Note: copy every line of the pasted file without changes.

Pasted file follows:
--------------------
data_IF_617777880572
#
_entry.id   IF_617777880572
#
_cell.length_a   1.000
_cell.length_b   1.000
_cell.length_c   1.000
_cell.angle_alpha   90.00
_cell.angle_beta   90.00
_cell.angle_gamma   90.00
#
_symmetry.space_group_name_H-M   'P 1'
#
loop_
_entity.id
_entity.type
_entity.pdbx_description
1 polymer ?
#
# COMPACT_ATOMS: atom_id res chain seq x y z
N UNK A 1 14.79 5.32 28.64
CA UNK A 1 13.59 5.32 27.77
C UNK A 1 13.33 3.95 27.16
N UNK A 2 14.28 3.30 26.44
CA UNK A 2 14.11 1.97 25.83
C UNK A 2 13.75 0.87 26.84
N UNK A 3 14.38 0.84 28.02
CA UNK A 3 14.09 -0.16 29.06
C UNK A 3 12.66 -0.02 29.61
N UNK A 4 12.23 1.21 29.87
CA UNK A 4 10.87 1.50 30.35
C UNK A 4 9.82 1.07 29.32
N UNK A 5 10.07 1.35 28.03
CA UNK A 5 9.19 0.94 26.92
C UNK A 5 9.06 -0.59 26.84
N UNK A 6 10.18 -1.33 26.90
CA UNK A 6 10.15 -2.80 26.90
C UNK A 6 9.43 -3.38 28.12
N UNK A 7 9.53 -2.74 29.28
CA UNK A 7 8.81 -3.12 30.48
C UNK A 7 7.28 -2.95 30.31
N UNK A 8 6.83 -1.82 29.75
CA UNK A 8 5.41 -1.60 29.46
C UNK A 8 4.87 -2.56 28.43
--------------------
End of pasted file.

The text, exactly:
data_IF_617777880572
#
_entry.id   IF_617777880572
#
_cell.length_a   1.000
_cell.length_b   1.000
_cell.length_c   1.000
_cell.angle_alpha   90.00
_cell.angle_beta   90.00
_cell.angle_gamma   90.00
#
_symmetry.space_group_name_H-M   'P 1'
#
loop_
_entity.id
_entity.type
_entity.pdbx_description
1 polymer ?
#
# COMPACT_ATOMS: atom_id res chain seq x y z
N UNK A 1 14.79 5.32 28.64
CA UNK A 1 13.59 5.32 27.77
C UNK A 1 13.33 3.95 27.16
N UNK A 2 14.28 3.30 26.44
CA UNK A 2 14.11 1.97 25.83
C UNK A 2 13.75 0.87 26.84
N UNK A 3 14.38 0.84 28.02
CA UNK A 3 14.09 -0.16 29.06
C UNK A 3 12.66 -0.02 29.61
N UNK A 4 12.23 1.21 29.87
CA UNK A 4 10.87 1.50 30.35
C UNK A 4 9.82 1.07 29.32
N UNK A 5 10.07 1.35 28.03
CA UNK A 5 9.19 0.94 26.92
C UNK A 5 9.06 -0.59 26.84
N UNK A 6 10.18 -1.33 26.90
CA UNK A 6 10.15 -2.80 26.90
C UNK A 6 9.43 -3.38 28.12
N UNK A 7 9.53 -2.74 29.28
CA UNK A 7 8.81 -3.12 30.48
C UNK A 7 7.28 -2.95 30.31
N UNK A 8 6.83 -1.82 29.75
CA UNK A 8 5.41 -1.60 29.46
C UNK A 8 4.87 -2.56 28.43